North Carolina obscenity bill gets OK in Senate vote

The punishment in North Carolina for distributing what’s defined in state law as obscene literature or performances could be higher when done in a child’s presence in legislation that the state Senate approved unanimously on Monday.

The measure, which now goes to the House, was billed on the Senate floor by one of the chief Republican sponsors as an effort to protect children from obscene materials. That can include pornography.

“This is a simple update that addresses some of the more disturbing trends we’ve seen in recent years,” GOP Sen. Buck Newton of Wilson County said in a news release after the vote. “Our society is heading in the wrong direction and this bill says we’re not going to let children face such corruption.”

Newton’s public comment last week that it could also apply to some drag shows raised concerns among drag show performers and LGBTQ+ activists who said during a committee debate that it was unfairly targeting respectable drag events.

The Republicans’ news release Monday mentioned controversy over a drag performance at Forsyth Technical Community College in March.

Current law makes it the lowest grade of a felony to intentionally disseminate obscenity. The bill would raise the felony by one level if the obscenity is “committed knowingly in the presence” of someone under 18. The higher level of felony means an offender could receive active jail time on a first offense, whereas the penalty based on the current law would be probation, a fine or some other kind of community punishment.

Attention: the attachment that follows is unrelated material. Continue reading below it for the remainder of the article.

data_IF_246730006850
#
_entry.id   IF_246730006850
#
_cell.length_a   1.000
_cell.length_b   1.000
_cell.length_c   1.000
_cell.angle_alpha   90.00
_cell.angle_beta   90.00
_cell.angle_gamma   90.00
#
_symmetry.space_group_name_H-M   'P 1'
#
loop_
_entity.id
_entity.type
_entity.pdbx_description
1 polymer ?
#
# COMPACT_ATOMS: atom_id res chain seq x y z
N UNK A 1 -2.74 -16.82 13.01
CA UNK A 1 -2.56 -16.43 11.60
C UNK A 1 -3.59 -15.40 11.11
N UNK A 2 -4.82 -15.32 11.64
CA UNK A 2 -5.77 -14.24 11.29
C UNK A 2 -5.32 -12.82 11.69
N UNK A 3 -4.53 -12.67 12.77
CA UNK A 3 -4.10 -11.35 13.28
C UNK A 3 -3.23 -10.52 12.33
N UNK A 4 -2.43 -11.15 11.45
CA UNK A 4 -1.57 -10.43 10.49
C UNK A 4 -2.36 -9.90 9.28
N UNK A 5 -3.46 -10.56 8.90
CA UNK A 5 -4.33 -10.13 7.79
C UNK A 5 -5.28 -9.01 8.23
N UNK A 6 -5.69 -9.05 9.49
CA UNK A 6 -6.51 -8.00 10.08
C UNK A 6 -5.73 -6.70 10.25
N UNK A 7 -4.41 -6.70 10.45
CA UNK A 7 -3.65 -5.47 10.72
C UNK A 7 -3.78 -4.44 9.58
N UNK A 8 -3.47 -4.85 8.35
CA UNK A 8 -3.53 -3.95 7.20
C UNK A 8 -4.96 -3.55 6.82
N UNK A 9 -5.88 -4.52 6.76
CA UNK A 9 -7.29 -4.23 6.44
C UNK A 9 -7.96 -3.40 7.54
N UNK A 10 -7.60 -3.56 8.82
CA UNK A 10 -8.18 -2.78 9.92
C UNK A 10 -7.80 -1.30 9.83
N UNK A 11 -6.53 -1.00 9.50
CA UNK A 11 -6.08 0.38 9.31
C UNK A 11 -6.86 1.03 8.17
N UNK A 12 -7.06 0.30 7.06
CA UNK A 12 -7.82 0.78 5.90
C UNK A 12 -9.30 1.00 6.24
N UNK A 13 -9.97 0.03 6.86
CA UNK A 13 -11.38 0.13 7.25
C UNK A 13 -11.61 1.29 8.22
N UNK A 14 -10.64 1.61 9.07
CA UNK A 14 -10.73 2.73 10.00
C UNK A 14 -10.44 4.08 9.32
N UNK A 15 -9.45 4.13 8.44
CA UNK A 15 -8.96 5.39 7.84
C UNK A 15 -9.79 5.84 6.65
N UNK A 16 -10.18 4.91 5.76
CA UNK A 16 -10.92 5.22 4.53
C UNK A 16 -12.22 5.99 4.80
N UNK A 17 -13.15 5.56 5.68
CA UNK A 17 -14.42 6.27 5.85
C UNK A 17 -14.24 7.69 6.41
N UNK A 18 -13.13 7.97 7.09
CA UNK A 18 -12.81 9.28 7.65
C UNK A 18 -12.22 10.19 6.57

State law defines obscene materials in part as something that depicts or describes certain types of sexual conduct in a patently offensive way, lacks serious literary or artistic value and describes sexual matters that an average person would find “appeals to the prurient interest in sex.”

Sen. Lisa Grafstein, a Wake County Democrat, said during Monday’s debate that she was satisfied that the measure is intended neither to broaden the definition of obscenity nor address specific types of entertainment.

Grafstein proposed an amendment that would subject commercial entities that distribute material harmful to minors to civil liability if they don’t verify that people attempting to access the material are at least 18. And the amendment would have imposed a privilege tax on entities that distribute such highly sexual material.

“Certainly ensuring that there are criminal penalties is important. But we also have the technology to do more,” Grafstein said, adding that the amendment would “address the access to pornography and to other improper materials on the internet at the source.”

The Republican-controlled legislature used a parliamentary rule to set aside the amendment without having to vote on its content. The action was taken after Grafstein declined Newton’s request that she withdraw the amendment Monday until he had time to review it further, with the possibility of a vote as soon as Tuesday.

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Republished with permission from The Associated Press.




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